August 25, 2007
Like brass bands and old soldiers strutting down Main Street on the Fourth of July, the American ritual of electing a president can be a noisy parade that stirs patriotism in every heart. American voters, being quirky, are looking for a candidate who can run both a gunnysack race and a war room, and while platforms may differ, Republican and Democrat voters alike want to shake the hand and touch the robe of the next president.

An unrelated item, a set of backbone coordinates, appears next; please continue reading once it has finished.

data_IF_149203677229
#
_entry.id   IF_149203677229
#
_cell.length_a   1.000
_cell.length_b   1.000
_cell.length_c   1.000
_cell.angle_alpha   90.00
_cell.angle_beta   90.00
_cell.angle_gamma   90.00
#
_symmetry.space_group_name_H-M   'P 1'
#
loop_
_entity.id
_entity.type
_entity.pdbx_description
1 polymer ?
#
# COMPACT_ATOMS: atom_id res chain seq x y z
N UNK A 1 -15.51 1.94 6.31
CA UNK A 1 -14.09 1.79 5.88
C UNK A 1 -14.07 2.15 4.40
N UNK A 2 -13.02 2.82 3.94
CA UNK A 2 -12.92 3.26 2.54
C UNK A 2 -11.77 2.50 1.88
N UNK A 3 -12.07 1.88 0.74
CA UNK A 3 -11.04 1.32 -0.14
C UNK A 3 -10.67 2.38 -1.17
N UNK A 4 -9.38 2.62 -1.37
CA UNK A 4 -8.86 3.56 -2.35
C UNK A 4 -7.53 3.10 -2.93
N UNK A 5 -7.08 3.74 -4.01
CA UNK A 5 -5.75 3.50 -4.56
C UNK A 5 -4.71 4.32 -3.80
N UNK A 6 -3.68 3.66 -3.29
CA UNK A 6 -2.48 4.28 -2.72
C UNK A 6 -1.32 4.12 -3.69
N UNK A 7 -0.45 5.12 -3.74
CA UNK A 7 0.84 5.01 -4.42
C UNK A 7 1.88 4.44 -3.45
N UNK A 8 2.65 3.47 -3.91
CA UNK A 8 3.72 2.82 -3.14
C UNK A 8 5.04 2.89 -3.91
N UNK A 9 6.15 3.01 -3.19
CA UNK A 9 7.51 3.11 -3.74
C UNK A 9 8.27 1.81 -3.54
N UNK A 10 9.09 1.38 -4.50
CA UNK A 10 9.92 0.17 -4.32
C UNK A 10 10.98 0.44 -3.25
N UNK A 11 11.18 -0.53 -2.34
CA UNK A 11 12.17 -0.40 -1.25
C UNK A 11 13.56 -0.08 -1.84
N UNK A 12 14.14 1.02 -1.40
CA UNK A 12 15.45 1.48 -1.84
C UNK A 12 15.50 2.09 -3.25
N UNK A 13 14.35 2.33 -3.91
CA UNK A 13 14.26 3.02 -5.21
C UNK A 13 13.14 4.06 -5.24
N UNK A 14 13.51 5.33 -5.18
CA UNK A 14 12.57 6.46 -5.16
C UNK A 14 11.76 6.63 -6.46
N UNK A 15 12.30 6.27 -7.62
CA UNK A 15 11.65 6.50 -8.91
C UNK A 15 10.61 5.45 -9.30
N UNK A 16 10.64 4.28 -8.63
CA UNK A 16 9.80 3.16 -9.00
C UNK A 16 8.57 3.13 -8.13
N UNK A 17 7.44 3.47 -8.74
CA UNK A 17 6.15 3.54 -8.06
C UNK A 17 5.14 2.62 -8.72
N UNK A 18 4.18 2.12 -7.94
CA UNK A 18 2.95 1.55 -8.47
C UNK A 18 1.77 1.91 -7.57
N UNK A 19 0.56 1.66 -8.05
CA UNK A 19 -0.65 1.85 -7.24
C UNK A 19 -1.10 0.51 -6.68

Last summer on Martha’s Vineyard, Barack Obama, Mitt Romney, John Edwards, and Hillary Clinton all made appearances in backyard tents and oceanfront living rooms during a single week in August when the island’s summer population was at its peak. For the real possibility of a brush with history, $2,300 got you a fireside chat with Obama. $500, $1,000, or $2,300 brought you incrementally closer to Romney, and Edwards—true to his grassroots strategy—charged $50 for a backyard rally in Chilmark. Undecided though I was, I agreed to join an Island choir performance at the Tabernacle, in the historic African-American community of Oak Bluffs, which was how I came to hold a free ticket to “A Vineyard Evening with Hillary and President William Jefferson Clinton.”